What if your morning run through a park could generate electricity, which could then charge batteries or maybe even power the phone you’re running with? If you’re wearing the right T-shirt, that might be a possibility.
Researchers from the University of Málaga in Spain and the Italian Institute of Technology have designed a T-shirt that generates electricity from the temperature difference between the wearer’s body and their surroundings. That means the body heat coming off you when you run, walk, or play a sport—and the difference between that heat and the colder temperature of the surrounding air—could be transformed into thermal power.
There are a lot of examples of thermal energy in our lives—the sun warming our atmosphere, a stove burner heating a pot of water to boil. But there are also a lot of examples of wasted warmth, or “waste heat,” which is all the unused heat let out into an environment by machines, electrical processes, or even human activity, that could be used as thermal energy.
You can make use of this heat, though, by using something called the thermoelectric effect, which lets you convert temperature differences into electric voltage. If two conductors are connected and one side is heated, electrons start to move over to the cooler side, creating a current that flows through the circuit. Some materials act as conductors that can convert that temperature difference into a power source. What this T-shirt does, researchers say, is capture heat coming off of our bodies, which contrasts with the cool air, making electricity.
Typically, thermoelectric materials recover waste heat from things such as automobiles or industrial processes, and the most common materials that transform that thermal power into an electric current are often scarce and not very environmentally friendly (such as tellurium, which is as rare as gold and platinum). They’re also expensive, rigid, and toxic, explained José Alejandro Heredia, a member of the Department of Molecular Biology and Biochemistry of the University of Málaga and one of the authors of this project, via email—meaning they’re not suitable for a wearable application.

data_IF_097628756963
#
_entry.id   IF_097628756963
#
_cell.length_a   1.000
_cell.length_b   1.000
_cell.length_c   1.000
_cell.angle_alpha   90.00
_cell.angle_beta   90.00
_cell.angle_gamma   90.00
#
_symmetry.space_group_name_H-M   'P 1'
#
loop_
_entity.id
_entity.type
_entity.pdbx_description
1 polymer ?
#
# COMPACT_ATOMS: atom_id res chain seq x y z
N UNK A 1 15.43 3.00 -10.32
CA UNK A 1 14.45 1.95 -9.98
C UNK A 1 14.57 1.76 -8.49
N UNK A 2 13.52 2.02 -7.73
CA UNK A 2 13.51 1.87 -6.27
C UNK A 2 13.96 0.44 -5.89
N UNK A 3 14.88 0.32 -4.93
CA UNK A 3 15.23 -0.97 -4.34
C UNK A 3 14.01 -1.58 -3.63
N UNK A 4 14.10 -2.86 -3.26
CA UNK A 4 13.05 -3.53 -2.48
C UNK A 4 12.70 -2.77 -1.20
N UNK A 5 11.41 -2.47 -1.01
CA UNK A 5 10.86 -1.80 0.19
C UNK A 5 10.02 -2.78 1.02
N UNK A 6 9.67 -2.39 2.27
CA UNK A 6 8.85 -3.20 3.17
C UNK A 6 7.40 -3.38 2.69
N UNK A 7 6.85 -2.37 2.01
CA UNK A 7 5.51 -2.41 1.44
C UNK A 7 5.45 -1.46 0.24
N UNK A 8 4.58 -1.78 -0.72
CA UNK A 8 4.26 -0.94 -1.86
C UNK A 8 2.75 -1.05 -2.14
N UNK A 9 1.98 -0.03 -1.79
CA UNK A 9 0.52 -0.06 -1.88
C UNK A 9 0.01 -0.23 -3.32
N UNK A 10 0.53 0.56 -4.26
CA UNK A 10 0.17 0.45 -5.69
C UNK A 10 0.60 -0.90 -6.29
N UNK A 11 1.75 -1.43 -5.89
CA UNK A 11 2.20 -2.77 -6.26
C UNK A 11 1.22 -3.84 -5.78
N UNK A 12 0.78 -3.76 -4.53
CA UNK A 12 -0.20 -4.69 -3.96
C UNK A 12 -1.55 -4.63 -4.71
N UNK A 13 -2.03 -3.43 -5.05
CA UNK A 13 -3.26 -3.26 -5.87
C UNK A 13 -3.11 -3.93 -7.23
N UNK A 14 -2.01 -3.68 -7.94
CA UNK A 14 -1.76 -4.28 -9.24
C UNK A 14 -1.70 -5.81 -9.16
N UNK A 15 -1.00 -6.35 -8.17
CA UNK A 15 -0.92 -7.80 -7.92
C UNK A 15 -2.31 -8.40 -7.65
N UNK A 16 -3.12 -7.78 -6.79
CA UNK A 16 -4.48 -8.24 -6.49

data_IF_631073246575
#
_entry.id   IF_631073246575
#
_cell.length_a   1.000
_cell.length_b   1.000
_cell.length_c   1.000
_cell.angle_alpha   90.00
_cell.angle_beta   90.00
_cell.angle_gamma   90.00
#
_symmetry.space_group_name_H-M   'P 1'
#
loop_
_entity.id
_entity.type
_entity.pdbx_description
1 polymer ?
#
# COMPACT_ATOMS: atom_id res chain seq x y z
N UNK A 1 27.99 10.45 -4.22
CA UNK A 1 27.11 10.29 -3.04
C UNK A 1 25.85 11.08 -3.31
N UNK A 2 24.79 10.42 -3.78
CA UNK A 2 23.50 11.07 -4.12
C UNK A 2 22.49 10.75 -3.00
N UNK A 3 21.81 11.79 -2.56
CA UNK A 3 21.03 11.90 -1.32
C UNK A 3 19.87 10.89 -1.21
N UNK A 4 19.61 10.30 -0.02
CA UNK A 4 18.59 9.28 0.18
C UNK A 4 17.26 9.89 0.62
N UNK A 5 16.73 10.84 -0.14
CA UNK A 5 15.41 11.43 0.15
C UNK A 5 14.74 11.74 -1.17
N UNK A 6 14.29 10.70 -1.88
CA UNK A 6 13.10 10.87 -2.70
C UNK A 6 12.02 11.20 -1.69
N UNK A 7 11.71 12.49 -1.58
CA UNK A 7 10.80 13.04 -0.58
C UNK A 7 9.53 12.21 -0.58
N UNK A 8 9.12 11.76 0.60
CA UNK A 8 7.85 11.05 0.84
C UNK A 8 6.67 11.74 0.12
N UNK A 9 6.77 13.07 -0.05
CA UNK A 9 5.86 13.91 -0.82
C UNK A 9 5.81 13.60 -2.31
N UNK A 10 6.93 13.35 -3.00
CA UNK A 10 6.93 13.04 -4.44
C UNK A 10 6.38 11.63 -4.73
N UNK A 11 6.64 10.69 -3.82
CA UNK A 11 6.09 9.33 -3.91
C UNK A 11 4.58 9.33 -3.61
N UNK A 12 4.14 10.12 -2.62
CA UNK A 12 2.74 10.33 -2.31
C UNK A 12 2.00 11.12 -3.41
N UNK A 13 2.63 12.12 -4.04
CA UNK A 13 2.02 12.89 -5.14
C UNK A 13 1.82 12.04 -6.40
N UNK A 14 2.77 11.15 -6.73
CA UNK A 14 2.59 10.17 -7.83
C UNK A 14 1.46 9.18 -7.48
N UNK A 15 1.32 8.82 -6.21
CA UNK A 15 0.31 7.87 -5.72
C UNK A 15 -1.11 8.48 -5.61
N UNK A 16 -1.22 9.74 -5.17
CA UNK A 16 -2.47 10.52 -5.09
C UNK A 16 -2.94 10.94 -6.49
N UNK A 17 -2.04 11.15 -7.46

Heredia and the other researchers wanted to develop “flexible, biodegradable, and wearable materials for [thermoelectric] applications that can generate electricity simply with the difference of temperature between the body and the environment,” and so they looked to substitute those usual rigid, expensive materials with low-cost alternatives, such as widely available carbon nanoparticles (graphene and carbon nanofibers, for example), which work as thermoelectric generators.
The issue, though, was in adhering these materials to a cotton T-shirt, and to solve that problem, researchers created a solution from tomato skin that could penetrate the cotton and give those electrical properties to the fabric through biodegradable substances. Why tomato skin? “It was, somehow, a bio-based glue,” says Heredia. And, there’s another environmental bonus to using tomato skin. “Interestingly, this skin is an inexpensive by-product of the tomato processing industry. In this sense, in terms of circular economy, we provide a second life to this residue.”
The end result is a liquid solution, made of that tomato skin and carbon nanoparticles, that can be sprayed into a regular T-shirt, creating an “e-textile.” Heredia says that they tested the resistance of these materials to clothes-washing cycles with promising results. “Nevertheless,” he adds, “we are already working on an improved version that will be completely washable and ironing resistant.”
For this e-textile prototype, researchers used carbon conductive tape to connect the T-shirt to external wires to show that it can produce electricity—the shirt was able to turn on an LED light—but there’s currently not a way for the fabric to store this energy. Heredia hopes to develop that in the future.
“To start, we think this fabric could be employed in niche applications such as to harvest power in extreme situations (space and military missions), but potentially, and with a bit more development, it could also be applied in the fashion industry,” Heredia says. There’s also the possibility to integrate additional features directly into the fabric, such as lights, sensors, and Wi-Fi (in a previous study, they created a Wi-Fi antenna from tomato skin and graphene).
Researchers are working on ways to charge a cell phone without a charger or generate light to make the T-shirt reflective. This tech could also fit into the world of wearables, powering medical sensors, wristwatches, and hearing aids. Thermoelectric textiles could also be used as instant body coolers when incorporated into sportswear, office chairs, or even car seats. Eventually, the researchers joke, this could allow for us to don Iron Man-like suits outfitted with sensors, technological devices, and the ability to fly.
Our clothes are already adapting to the future, and they’re becoming more powerful. Scientists have already incorporated piezoelectricity, which uses movement to generate power, into clothing as well. You can’t buy this electricity-generating T-shirt just yet, but someday, the researchers hope, we could have access to e-textiles outfitted with all kinds of electronic devices, turning us into technological superheroes powered by our own body heat.